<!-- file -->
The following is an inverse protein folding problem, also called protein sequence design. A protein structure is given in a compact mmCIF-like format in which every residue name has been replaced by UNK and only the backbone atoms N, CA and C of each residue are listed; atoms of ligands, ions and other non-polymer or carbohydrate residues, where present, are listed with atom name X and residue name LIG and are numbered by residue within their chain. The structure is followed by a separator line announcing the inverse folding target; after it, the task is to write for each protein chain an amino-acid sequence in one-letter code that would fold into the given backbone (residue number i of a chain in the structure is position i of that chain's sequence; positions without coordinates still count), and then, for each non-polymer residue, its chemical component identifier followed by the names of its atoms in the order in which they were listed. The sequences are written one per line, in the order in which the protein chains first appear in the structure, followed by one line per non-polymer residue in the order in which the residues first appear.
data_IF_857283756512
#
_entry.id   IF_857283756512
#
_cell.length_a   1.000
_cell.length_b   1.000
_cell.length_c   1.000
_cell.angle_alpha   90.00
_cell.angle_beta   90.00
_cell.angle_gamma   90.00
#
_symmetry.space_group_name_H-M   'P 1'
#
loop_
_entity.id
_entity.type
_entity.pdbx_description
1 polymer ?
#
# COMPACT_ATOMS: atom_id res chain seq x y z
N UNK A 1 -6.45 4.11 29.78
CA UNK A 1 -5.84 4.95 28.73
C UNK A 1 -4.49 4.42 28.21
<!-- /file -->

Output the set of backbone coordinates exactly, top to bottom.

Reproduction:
The following is an inverse protein folding problem, also called protein sequence design. A protein structure is given in a compact mmCIF-like format in which every residue name has been replaced by UNK and only the backbone atoms N, CA and C of each residue are listed; atoms of ligands, ions and other non-polymer or carbohydrate residues, where present, are listed with atom name X and residue name LIG and are numbered by residue within their chain. The structure is followed by a separator line announcing the inverse folding target; after it, the task is to write for each protein chain an amino-acid sequence in one-letter code that would fold into the given backbone (residue number i of a chain in the structure is position i of that chain's sequence; positions without coordinates still count), and then, for each non-polymer residue, its chemical component identifier followed by the names of its atoms in the order in which they were listed. The sequences are written one per line, in the order in which the protein chains first appear in the structure, followed by one line per non-polymer residue in the order in which the residues first appear.
data_IF_857283756512
#
_entry.id   IF_857283756512
#
_cell.length_a   1.000
_cell.length_b   1.000
_cell.length_c   1.000
_cell.angle_alpha   90.00
_cell.angle_beta   90.00
_cell.angle_gamma   90.00
#
_symmetry.space_group_name_H-M   'P 1'
#
loop_
_entity.id
_entity.type
_entity.pdbx_description
1 polymer ?
#
# COMPACT_ATOMS: atom_id res chain seq x y z
N UNK A 1 -6.45 4.11 29.78
CA UNK A 1 -5.84 4.95 28.73
C UNK A 1 -4.49 4.42 28.21